On hiring

Refer to the March 24th EN101 HR for Entrepreneurs

Do employment agreements right and from the start

Compensation plans Termination & Severance IP protection that survives employment term

Caution re structure - when choosing consulting vs. temporary employment vs. permanent employment this

can set precedents downstream that are difficult to undo.


Every company has a culture, every company has politics

Perception is reality Work with it

My observations:

1. Culture changes with company lifecycle: The $1M, 5M, 10M, 25M, 50M barriers

2. In Canada, were trs multinational: use it to your advantage 3. As the leader: be candid

Candid = Integrity A culture of candour is a source of sustainable competitive advantage

4. Celebrate wins, debrief setbacks, encourage mistakes (but not repeat mistakes)

Communication style

As CEO - Be yourself, know your biases

Be OPEN, honest, straightforward

Have the tough conversation

Stop management happy talk

Soft on the people, HARD on the problem

Be inclusive: tie in the remote teams

Set 3, clear company goals & repeat them

Share the numbers: good & bad

Regular informal & formal updates

Have fun!!

Compensation & Incentives

Fair, transparent and equitable

People talk, especially engineers

Salaries (the start-up factor)

You have to be competitive but not the highest Sometimes you want to pay a premium for A+ players

Test candidates with we like you but simply cant afford you

Its the rich experience and reward that trump pure $$$ - that is how you compete with the big companies

Compensation & Incentives

Company-wide incentive plan 10% at plan , 20% stretch Metrics must be aggressive, but realistic, and simple enough Combination of financial / market / product milestones Always drive home the capital efficiency message (Cash Flow Positive)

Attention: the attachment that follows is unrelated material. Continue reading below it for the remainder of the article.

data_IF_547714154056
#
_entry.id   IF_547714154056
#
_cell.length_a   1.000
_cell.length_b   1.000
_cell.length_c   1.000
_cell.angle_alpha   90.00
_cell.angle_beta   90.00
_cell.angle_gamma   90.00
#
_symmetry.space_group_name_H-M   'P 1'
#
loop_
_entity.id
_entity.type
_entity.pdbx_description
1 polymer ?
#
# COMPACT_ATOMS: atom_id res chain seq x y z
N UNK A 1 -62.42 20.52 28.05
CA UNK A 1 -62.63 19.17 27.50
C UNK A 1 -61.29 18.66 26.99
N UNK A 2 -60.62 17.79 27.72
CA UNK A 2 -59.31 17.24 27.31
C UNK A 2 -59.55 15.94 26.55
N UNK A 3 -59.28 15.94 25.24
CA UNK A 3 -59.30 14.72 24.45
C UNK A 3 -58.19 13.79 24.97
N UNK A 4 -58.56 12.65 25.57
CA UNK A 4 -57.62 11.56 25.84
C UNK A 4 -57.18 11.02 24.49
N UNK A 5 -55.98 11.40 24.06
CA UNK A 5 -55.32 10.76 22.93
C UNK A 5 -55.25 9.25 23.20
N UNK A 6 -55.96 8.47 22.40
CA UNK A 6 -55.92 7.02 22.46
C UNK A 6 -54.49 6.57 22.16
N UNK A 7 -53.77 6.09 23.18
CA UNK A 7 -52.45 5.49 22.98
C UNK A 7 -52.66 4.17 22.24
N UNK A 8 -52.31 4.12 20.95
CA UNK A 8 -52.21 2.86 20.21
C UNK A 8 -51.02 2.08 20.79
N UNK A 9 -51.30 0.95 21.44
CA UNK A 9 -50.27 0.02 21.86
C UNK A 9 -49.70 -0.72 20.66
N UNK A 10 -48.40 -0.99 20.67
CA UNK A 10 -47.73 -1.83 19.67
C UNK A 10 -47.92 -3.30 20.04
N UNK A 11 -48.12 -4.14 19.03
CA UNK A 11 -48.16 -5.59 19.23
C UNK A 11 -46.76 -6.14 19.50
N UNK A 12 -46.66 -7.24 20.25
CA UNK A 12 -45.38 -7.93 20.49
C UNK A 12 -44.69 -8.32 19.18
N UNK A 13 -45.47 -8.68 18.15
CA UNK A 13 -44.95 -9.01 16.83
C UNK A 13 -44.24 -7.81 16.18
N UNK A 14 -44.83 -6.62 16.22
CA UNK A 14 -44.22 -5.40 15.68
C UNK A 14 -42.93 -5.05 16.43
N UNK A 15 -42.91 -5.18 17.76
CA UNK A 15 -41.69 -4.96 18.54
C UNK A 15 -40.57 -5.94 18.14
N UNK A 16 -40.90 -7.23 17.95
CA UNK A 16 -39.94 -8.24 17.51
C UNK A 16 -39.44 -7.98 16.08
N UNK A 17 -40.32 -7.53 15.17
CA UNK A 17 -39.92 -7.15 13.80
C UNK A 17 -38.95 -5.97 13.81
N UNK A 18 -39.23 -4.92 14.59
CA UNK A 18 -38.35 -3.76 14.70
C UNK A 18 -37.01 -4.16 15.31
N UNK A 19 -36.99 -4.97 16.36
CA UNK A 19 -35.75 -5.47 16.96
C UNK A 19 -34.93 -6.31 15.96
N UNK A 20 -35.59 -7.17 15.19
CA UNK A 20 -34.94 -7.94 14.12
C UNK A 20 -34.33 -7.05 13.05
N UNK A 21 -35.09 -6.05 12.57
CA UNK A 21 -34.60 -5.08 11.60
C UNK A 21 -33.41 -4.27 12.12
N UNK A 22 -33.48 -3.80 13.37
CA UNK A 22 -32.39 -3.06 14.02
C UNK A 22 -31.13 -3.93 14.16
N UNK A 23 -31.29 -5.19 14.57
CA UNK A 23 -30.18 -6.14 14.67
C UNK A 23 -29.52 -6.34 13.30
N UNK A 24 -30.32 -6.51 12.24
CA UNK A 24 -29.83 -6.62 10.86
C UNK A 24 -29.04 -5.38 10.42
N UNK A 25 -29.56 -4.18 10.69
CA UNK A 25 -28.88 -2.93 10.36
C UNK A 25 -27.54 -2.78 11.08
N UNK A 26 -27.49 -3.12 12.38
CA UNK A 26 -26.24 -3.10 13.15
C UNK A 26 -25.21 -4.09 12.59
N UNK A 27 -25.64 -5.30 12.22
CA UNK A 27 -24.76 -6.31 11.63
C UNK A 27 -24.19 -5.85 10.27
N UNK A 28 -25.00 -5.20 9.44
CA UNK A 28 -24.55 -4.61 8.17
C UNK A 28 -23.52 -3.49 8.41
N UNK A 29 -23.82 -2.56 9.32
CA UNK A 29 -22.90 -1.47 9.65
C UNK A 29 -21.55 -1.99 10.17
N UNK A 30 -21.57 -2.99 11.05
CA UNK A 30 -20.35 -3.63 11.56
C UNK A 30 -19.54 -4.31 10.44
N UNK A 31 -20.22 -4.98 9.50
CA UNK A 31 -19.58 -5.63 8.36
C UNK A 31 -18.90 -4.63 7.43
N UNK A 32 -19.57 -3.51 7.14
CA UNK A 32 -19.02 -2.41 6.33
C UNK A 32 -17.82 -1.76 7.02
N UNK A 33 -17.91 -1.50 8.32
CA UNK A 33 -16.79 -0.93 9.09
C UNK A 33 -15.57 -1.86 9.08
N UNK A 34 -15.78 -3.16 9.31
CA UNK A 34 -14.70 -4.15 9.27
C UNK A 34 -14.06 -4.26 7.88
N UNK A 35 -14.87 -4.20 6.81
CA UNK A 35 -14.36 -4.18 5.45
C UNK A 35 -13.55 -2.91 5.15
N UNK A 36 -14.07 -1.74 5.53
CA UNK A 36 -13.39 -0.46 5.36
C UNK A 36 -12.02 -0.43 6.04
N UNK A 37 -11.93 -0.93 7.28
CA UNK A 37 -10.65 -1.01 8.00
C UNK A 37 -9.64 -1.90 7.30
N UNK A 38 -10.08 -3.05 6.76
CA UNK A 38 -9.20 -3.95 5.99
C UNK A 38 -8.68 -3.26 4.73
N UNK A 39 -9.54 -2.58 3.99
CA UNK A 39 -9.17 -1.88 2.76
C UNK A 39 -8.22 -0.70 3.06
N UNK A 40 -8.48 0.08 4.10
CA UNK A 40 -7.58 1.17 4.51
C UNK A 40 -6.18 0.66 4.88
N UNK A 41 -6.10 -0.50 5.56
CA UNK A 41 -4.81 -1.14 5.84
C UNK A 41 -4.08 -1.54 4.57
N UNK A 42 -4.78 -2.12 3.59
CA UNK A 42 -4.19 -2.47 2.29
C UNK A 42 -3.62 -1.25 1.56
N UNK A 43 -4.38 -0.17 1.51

Stock Options (ESOP) A key tool, but dont oversell them

Fun and other rewards work Create a friendly competition / bragging rights Do not require big bags of $$$ Examples: IP, a goofy award, employee referral bonus

Advisory Boards

Very helpful to young companies but more informal, without governance and director liability responsibilities

Try to complement the in-house expertise across broad functional areas (technology, sales & marketing, finance)

Pedigree is great, but access to the advisor and willingness to help is equally important

Can use members formally and on ad hoc basis

Compensate typically with options or per diems

Ive used 1 yr renewable terms, options granted annually with immediate vesting

Make it enjoyable for all - dinners or special events

Tech team challenges

1. The Investor / VC influence The same vested interest or ?? An exit and minimum 20% IRR is natural

2. As the company grows up

Start-up excuses go away

Employment / HR expectations expand

Balancing formal (e.g. employee handbook) with informal (just do it) gets harder

Speed and flexibility diminish Management teams hit glass ceilings

Closing comments: high performance teams for success


Set a tone that is open, based on mutual respect, and interactive


Dont all drink the Kool-Aid: get all the customer / market touch you can

Structure rewards & incentives to reinforce the behaviour & culture you are looking for


A high AQ team will handle the inevitable speed bumps


If individuals and team FOCUS on the delivery of KEY goals it will automatically

generate a performance culture

pg 21

Lance Laking Entrepreneur-in-Residence, Advisory Services, Venture Group

MaRS Discovery District T (613)797-9033 E W